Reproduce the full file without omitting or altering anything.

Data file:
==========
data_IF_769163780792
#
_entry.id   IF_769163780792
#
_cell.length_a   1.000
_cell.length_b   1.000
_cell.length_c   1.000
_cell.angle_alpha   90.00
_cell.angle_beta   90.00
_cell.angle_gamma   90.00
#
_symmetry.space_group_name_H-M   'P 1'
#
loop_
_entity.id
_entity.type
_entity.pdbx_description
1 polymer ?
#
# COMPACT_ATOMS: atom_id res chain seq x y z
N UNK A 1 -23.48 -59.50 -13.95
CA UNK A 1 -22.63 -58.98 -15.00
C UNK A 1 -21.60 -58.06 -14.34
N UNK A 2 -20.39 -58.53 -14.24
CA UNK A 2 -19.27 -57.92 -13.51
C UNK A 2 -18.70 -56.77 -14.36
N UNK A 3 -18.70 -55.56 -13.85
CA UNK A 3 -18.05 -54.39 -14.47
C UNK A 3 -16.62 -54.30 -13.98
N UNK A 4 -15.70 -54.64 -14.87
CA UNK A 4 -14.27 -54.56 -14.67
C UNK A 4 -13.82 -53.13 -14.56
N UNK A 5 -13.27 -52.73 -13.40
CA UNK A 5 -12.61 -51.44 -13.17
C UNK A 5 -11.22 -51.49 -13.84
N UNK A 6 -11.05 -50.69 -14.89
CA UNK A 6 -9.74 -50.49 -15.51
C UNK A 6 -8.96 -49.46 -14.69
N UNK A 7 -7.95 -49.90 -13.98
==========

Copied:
data_IF_769163780792
#
_entry.id   IF_769163780792
#
_cell.length_a   1.000
_cell.length_b   1.000
_cell.length_c   1.000
_cell.angle_alpha   90.00
_cell.angle_beta   90.00
_cell.angle_gamma   90.00
#
_symmetry.space_group_name_H-M   'P 1'
#
loop_
_entity.id
_entity.type
_entity.pdbx_description
1 polymer ?
#
# COMPACT_ATOMS: atom_id res chain seq x y z
N UNK A 1 -23.48 -59.50 -13.95
CA UNK A 1 -22.63 -58.98 -15.00
C UNK A 1 -21.60 -58.06 -14.34
N UNK A 2 -20.39 -58.53 -14.24
CA UNK A 2 -19.27 -57.92 -13.51
C UNK A 2 -18.70 -56.77 -14.36
N UNK A 3 -18.70 -55.56 -13.85
CA UNK A 3 -18.05 -54.39 -14.47
C UNK A 3 -16.62 -54.30 -13.98
N UNK A 4 -15.70 -54.64 -14.87
CA UNK A 4 -14.27 -54.56 -14.67
C UNK A 4 -13.82 -53.13 -14.56
N UNK A 5 -13.27 -52.73 -13.40
CA UNK A 5 -12.61 -51.44 -13.17
C UNK A 5 -11.22 -51.49 -13.84
N UNK A 6 -11.05 -50.69 -14.89
CA UNK A 6 -9.74 -50.49 -15.51
C UNK A 6 -8.96 -49.46 -14.69
N UNK A 7 -7.95 -49.90 -13.98